by Tim Lezard One in five building sites are so dangerous for workers that immediate enforcement action was required, according to a new HSE survey. The HSE’s construction inspection programme also found 40% of sites were failing properly to protect wo …

building siteby Tim Lezard

One in five building sites are so dangerous for workers that immediate enforcement action was required, according to a new HSE survey.

The HSE’s construction inspection programme also found 40% of sites were failing properly to protect workers.

UCATT general secretary Steve Murphy said: “These findings are simply appalling. Time after time employers are putting workers in danger. The HSE inspections only touch a tiny fraction of construction sites and most construction workers never see an HSE inspector unless a major accident has occurred.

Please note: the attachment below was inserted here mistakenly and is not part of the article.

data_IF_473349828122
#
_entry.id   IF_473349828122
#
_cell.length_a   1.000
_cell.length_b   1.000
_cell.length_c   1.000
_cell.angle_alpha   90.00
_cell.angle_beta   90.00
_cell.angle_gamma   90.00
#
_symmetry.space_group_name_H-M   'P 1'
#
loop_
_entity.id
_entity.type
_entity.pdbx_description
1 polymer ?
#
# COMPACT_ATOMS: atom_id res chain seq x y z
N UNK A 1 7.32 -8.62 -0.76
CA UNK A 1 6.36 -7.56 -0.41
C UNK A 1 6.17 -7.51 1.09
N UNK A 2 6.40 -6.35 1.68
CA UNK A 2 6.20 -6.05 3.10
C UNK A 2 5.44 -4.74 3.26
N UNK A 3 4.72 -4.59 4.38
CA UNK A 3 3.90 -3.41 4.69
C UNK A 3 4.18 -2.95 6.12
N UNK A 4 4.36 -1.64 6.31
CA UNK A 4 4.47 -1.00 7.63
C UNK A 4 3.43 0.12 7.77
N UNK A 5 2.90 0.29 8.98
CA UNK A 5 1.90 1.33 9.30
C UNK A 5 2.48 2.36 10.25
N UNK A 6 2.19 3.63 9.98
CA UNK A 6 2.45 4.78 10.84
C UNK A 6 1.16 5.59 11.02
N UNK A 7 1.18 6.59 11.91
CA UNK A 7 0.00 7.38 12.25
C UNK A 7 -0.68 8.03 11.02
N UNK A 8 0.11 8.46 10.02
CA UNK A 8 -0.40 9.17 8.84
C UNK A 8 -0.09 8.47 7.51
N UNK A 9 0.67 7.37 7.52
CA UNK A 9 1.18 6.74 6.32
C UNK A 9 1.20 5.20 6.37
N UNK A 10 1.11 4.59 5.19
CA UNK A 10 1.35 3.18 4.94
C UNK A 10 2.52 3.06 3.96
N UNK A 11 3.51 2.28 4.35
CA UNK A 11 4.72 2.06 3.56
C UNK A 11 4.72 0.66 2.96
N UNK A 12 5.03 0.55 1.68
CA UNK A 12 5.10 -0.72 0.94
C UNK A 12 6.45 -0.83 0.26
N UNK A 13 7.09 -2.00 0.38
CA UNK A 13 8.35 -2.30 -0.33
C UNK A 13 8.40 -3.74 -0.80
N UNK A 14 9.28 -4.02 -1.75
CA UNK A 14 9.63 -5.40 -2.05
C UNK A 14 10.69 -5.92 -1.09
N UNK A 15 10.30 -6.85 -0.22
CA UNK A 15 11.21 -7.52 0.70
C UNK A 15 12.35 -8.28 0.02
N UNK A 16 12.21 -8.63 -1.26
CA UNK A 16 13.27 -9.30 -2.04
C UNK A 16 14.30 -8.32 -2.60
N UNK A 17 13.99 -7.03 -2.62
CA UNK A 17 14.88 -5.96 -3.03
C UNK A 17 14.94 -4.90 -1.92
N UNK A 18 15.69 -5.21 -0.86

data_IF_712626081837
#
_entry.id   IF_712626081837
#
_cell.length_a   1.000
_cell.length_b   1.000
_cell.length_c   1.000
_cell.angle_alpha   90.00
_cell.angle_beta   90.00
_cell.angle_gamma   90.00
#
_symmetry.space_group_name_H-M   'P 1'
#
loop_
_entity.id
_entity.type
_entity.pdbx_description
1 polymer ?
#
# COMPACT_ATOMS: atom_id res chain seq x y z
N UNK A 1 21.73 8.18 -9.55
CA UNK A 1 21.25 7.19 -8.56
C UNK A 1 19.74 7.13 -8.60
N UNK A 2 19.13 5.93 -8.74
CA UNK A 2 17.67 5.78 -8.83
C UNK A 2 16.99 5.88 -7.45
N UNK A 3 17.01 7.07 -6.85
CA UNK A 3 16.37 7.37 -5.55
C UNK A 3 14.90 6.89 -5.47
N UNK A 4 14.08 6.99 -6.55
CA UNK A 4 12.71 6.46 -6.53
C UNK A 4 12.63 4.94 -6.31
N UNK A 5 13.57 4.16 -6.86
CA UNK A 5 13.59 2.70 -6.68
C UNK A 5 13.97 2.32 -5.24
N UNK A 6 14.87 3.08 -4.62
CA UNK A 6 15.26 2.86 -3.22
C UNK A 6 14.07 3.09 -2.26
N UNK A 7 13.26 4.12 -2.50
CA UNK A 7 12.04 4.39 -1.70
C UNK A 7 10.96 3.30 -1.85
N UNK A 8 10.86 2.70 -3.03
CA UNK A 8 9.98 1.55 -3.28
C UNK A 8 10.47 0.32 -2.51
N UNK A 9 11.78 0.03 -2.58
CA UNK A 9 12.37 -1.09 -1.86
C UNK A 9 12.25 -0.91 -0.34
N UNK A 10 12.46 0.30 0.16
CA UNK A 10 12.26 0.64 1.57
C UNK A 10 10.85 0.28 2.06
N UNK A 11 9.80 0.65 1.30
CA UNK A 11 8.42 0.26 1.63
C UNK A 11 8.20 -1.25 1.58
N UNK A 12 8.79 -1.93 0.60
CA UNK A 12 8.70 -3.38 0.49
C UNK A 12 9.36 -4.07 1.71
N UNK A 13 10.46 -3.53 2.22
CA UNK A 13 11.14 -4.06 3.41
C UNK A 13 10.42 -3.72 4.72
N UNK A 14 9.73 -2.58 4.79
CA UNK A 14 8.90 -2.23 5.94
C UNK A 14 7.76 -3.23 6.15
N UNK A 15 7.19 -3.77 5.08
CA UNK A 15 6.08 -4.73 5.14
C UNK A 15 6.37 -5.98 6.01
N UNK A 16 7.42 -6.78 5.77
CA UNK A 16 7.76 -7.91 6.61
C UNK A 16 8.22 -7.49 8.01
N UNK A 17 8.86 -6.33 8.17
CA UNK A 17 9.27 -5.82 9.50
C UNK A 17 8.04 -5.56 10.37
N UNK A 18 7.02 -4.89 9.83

“The HSE are uncovering basic and straightforward safety breaches. It is imperative that far greater emphasis is applied to uncovering dangerous construction practices and prosecuting the guilty. Construction employers will never improve safety unless they fear being caught.”

While the inspection regime was particularly focused on health risks the most common failing was the failure to safely work at height. Last year, half of all fatal construction accidents were as a result of falls from heights.

The failure to manage health risks was also a significant factor with failings found concerning the management of asbestos, failure to prevent workers exposure to dust, noise and vibration and a lack of basic welfare facilities.

 


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Tim Lezard

Campaigning journalist, editor of @Union_NewsUK, NUJ exec member; lover of cricket, football, cycling, theatre and dodgy punk bands

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